Most of the world has already converted over to white wheat, the USA being one of the last remaining producers of red wheat. That is probably because we produce our flour with roller mills, which remove the bitter bran (and most of the nutrition), while most of the planet uses grinding or impact processes, which leave much of the bran in the flour, making white wheat a more marketable choice for their farmers. I remember a story about how back during the days of Détente the US sent ships full of wheat to Russia for food, but they were highly offended when they found out it was red wheat, as they considered that to be cattle feed and the implications were obvious to them, if not to our clueless State Dept. Most US farmers hadn't even heard of white wheat at the time, and considered the Russian reaction "uppity", as though "what was good for us wasn't good enough for them," not realizing that Russian mills could not produce "white" flour from red wheat. Because red wheat grows better in the cold northern part of the country where we grow most of our wheat, there is little reason to switch over.


As for bitterness, there are 5 types of taste buds, and we all have differing proportions of each, so we all taste things somewhat differently. Those who have a very high proportion of "bitter" tastebuds are called "supertasters", and find red wheat rather offensive. Myself, I don't like the taste of red wheat all by itself, but find white wheat to be rather bland all by itself. I usually like a blend in the 1/4 to 1/2 red range, with 1/3 being just about right, but it depends on the bread. I like all white for traditional San Francisco type sourdough, and 1/2 red for epi. A supertaster would probably find that epi vile and inedible, while someone with a low proportion of bitter tastebuds would find it bland and unappetizing. You really can't please everyone.

UnConundrum's picture
UnConundrum

Hmmm.  Thanks everyone.  Seems like I'll be in for a good bit of testing...

clazar123's picture
clazar123

Most of the world has converted over to white wheat? and the USA is one of the last producers of red wheat?


Please give me some sources for this interesting information.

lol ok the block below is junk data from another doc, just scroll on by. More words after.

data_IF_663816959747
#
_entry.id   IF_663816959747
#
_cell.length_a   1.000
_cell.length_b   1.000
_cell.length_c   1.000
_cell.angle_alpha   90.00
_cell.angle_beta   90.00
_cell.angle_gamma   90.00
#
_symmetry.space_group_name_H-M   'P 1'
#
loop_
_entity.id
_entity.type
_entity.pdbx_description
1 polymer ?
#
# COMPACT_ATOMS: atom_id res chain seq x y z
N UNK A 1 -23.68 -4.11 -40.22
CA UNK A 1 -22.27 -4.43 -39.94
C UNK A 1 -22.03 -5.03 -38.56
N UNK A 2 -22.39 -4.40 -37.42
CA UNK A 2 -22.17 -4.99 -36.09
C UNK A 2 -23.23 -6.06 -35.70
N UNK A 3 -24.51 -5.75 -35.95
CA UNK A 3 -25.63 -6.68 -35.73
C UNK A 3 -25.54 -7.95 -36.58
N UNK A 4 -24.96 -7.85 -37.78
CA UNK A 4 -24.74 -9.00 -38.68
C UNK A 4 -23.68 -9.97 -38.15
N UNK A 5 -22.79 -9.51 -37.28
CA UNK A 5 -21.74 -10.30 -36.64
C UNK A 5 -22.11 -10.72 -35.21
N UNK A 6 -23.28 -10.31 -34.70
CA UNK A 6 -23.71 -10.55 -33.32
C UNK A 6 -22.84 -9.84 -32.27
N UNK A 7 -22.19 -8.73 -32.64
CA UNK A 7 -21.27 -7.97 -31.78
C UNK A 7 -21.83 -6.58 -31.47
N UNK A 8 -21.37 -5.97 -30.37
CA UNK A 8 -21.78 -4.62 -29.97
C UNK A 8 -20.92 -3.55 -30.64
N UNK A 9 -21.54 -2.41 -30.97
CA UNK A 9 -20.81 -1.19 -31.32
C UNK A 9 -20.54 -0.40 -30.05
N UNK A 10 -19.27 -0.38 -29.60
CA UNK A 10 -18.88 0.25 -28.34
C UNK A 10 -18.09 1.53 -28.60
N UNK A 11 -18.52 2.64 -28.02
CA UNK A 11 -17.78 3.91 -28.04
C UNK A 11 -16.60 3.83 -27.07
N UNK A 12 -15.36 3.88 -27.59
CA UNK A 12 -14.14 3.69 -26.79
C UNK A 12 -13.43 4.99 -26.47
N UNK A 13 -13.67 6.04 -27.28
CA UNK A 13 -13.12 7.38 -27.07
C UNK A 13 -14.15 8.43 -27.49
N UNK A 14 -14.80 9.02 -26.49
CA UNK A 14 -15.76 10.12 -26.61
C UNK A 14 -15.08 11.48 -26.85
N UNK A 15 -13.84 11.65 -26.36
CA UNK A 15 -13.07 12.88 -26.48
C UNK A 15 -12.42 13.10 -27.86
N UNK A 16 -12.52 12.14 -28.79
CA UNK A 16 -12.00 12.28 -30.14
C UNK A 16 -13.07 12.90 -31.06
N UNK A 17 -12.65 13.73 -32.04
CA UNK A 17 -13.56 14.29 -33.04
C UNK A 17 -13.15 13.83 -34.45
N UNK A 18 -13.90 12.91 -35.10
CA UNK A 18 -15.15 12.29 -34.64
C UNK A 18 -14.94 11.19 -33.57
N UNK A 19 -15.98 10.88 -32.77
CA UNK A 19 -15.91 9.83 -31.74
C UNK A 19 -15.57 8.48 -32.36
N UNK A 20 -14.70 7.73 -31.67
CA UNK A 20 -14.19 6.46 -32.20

Thomas Mc's picture
Thomas Mc

Wow, I don't know what I did to CLAZAR123 to deserve being called a LIAR like that.
I honestly didn't realize that I had to put a bibliography at the end of my posts to prove myself.
CLAZAR123 certainly doesn't.

I have no desire to remain where I am so obviously not wanted.
I thought this might be a friendly place to share, but apparently it is not.
Come to think of it, it is rather "clicky" here.
With all the posts I have made, very few have ever responded to me in any way.
Yet I see the same cast of characters chatting constantly with each other.

Looking through CLAZAR123's past posts, I see that we really have a lot in common.
But, perhaps that is the problem, eh?
A little redirected self-hatred, or perhaps only one of us is allowed to know anything?

Never mind, I won't bother your little club anymore.
I came here to learn, and learned a lot, now I have learned more than I care to about some.

Goodbye.

giertson's picture
giertson

I don't think the word liar could be extracted from the question posed here. In fact, your claim was called "interesting information". Wanting to know more is fair, and in fact, I too would be curious to know more. Frankly I'd love a bibliography, but really, any elaboration would be appreciated. This is still a place to learn and if you have something to share, please do, and not be discouraged from doing so.

clazar123's picture
clazar123

I asked for further information-I had never heard what you had stated and was taken aback by it. Asking for clarification and further information is not calling you a liar.Perhaps the request was too briefly stated.


 

clazar123's picture
clazar123

http://www.ndwheat.com/uploads/resources/568/hardwhitewheatbrochure.pdf


http://worc.org/userfiles/WORCproductionfactsheet.pdf


These do talk about the production of white whole wheat being relatively recent in the USA and what the production has been in other countries. By how the market results show, it looks like white whole wheat is gaining in popularity.


Very interesting-I though whit9xieae whole wheat had been around a lot longer than it has.

Mini Oven's picture
Mini Oven

white whole wheat all along in my baking outside the U.S.  That last link is rather outdated 2002... wheat prices have soared in between and a shortage did occur for one season when corn was king and weather was hard on grain crops elsewhere.


What do you think of this article? http://www.allbusiness.com/agriculture-forestry/agriculture-crop-production-oilseed/14052456-1.html


Mini

clazar123's picture
clazar123

Kind of a reflection of difficulties faced world-wide.I hope the last, optimistic statement in the article comes true for them.


Being in the USA, I was kind of interested in the statement that the rest of the world already used white whole wheat and that the US was a holdout for red whole wheat. I was really looking for people's experience that live outside the US, as I know that this is an international forum.


So I guess my question really is:


Do the bakers outside the US view red whole wheat as unusual to use much like I'd view rice flour as unusual to use? (available but uncommon here and I wouldn't have a clue as to how to use it).When they say "whole wheat bread" or "Wholemeal flour", do they mean white whole wheat or red?


I'm curious as to what the everyday world holds for my counterparts in other places.How are we (as bakers) alike or different? What challenges are there where you are that I may never have considered or that I may share as part of your baking bread experience? That's why I am here.